Simply Ideal Neighbors

A pioneering home for the mentally handicapped shows the changing face of Czech care

They should have been rivals but instead they decided to join forces for a competition. Today, former university lecturer Radomír Bednář and his student Radek Rosenberger form an ideal partnership at a care home for the mentally handicapped in the western Bohemian town of Stod. The results of their six-year-long cooperation have made them leaders in the field of social care in the Czech Republic and they are often held up as examples to be followed by local authorities. Bednář, the home's head, and Rosenberger, the head of social services, have given their handicapped residents what most people take for granted -- a chance to work, live more independently, vote and do their own shopping.

When Bednář and Rosenberger joined Stod's social care home six years ago, they knew they would have to start again from scratch. The institution of social care, as it was then known, took care of its residents in the traditional manner -- they were given a place to sleep, clothes to wear and food to eat. The Communist regime saw people with disabilities as a group rather than as individuals, so making personal decisions, let alone having a personal life, was unheard of.

Modernizing the obsolete Czech social care system has been on the agenda since the fall of Communism. Real pressure arrived with accession to the European Union. Disgrace fell on Czech social care institutions in 2008 when a BBC report revealed that a number of them had been using cage beds. Nonetheless, the situation has been changing only very slowly: today, thanks to EU funding and support from the Ministry of Social Welfare and Labor, around thirty of the hundreds of Czech care homes have begun building community housing, allowing mentally challenged people to live a more independent and dignified life. It's still only a handful of institutions, however, with Stod among the pioneers.

"Right at the beginning, we arranged for a re-evaluation of our clients' legal status," says Radomír Bednář, recalling the early days. "We wanted those who were capable of handling their own finances to do so. Imagine: They couldn't buy anything by themselves, only with the help of a supervisor." Unlike most of their colleagues, who typically came up against resistance from the authorities, particularly judges, they succeeded in a majority of cases. "It is clear that people with mental handicaps need our support to be as independent as possible, not that we do everything for them," says Bednář.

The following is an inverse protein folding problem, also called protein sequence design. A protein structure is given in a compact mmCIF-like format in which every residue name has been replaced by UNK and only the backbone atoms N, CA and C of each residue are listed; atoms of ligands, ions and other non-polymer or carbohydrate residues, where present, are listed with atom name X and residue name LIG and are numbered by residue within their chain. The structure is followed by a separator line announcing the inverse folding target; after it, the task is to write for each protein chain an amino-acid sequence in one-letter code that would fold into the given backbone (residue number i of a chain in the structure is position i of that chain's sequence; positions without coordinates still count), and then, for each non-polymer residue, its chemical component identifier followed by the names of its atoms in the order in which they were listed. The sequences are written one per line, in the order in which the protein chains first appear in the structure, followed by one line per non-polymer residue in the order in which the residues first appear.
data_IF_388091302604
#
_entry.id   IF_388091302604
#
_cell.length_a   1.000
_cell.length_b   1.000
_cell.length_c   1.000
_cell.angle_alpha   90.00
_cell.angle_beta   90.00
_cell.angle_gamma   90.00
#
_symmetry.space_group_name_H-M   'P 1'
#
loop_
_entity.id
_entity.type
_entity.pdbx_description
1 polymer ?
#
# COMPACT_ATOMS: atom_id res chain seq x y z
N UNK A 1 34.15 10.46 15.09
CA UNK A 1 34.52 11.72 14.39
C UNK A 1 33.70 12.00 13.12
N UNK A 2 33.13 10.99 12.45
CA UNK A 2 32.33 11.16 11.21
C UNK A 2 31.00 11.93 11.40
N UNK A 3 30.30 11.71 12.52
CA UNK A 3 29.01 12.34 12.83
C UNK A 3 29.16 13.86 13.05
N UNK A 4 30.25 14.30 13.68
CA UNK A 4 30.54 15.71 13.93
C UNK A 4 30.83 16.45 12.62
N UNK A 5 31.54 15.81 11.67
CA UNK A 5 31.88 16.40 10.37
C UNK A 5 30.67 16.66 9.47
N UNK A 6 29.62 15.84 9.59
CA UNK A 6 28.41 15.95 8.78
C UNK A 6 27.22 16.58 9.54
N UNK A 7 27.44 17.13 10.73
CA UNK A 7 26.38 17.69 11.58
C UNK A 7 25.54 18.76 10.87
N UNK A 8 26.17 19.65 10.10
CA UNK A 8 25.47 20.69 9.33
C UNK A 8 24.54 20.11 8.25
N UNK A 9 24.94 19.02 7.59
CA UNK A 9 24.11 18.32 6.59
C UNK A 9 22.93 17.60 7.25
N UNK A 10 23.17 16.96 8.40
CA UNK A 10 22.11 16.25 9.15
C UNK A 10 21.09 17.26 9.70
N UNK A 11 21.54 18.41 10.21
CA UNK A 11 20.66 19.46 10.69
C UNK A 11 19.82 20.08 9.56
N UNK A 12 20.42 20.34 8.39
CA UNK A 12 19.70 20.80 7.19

Life generally revolves around work and family -- a state of affairs the Stod institution wanted for its residents too. Under Bednář's and Rosenberger's leadership, it began to organize therapeutic workshops, in which the mentally disabled learn to make carpets and ceramics. Gradually, it employed some of them as help in the institution's kitchen and garden, and as cleaners. They helped find jobs for others with private companies, including a ceramics factory in the nearby village of Chlumčany.

The modernization of social care in Stod wasn't without problems, though. Bringing a female element into the men-only home proved to be a problem. "Cohabitation" is something that other homes are only now starting to consider. Bednář and Rosenberg faced a number of administrative obstacles as well as reluctance on the part of directors of women-only homes, and only succeeded in bringing women to Stod four years later. Eighteen months ago, five women finally moved into the institution.

The first week of March brought another step forward: thanks to European funds and after three years of work, they opened a bakery and a coffee shop that employs 15 people, nine of whom have mental disabilities. Six of them make bread, rolls and sweet pastry of all kinds, while three help in the U mlsného anděla ("At the Gourmet Angel") coffee shop. "We supply bread to the local hospital, a nearby home for the physically handicapped, and a retirement home, so the bakery is actually financially independent," says Rosenberger.

Alongside the coffee shop and the bakery, community housing for 12 of the institution's residents will soon open in this complex of buildings in downtown Stod. One of the residents is František Šlehofer, to whom cohabitation -- hardly a cuddly word -- brought a life partner, Jana. They will move into their brand new home next month. In the institution they spent a year living in a training household. "They do their own shopping, they cook their own dinner every night, they learn how to handle money," says Rosenberger, describing the process by which residents are trained to be self-sufficient. "It is a step forward but our dream is to spread the handicapped people among the general population much more."

They did exactly that a year ago, in the nearby town of Holýšov, with five residents who now live offsite in two apartments. "They commute to work on their own, they make sure they're on time for their morning and night shifts, they do their own grocery shopping, cook and clean -- all by themselves,” says Rosenberger proudly. Their neighbors were a bit nervous at first, not knowing what to expect, but were soon won over. "Our guys showed them there is nothing to be afraid of," says Rosenberger with a laugh. "They are reliable, hard-working and pay their rent on time. Simply ideal neighbors."

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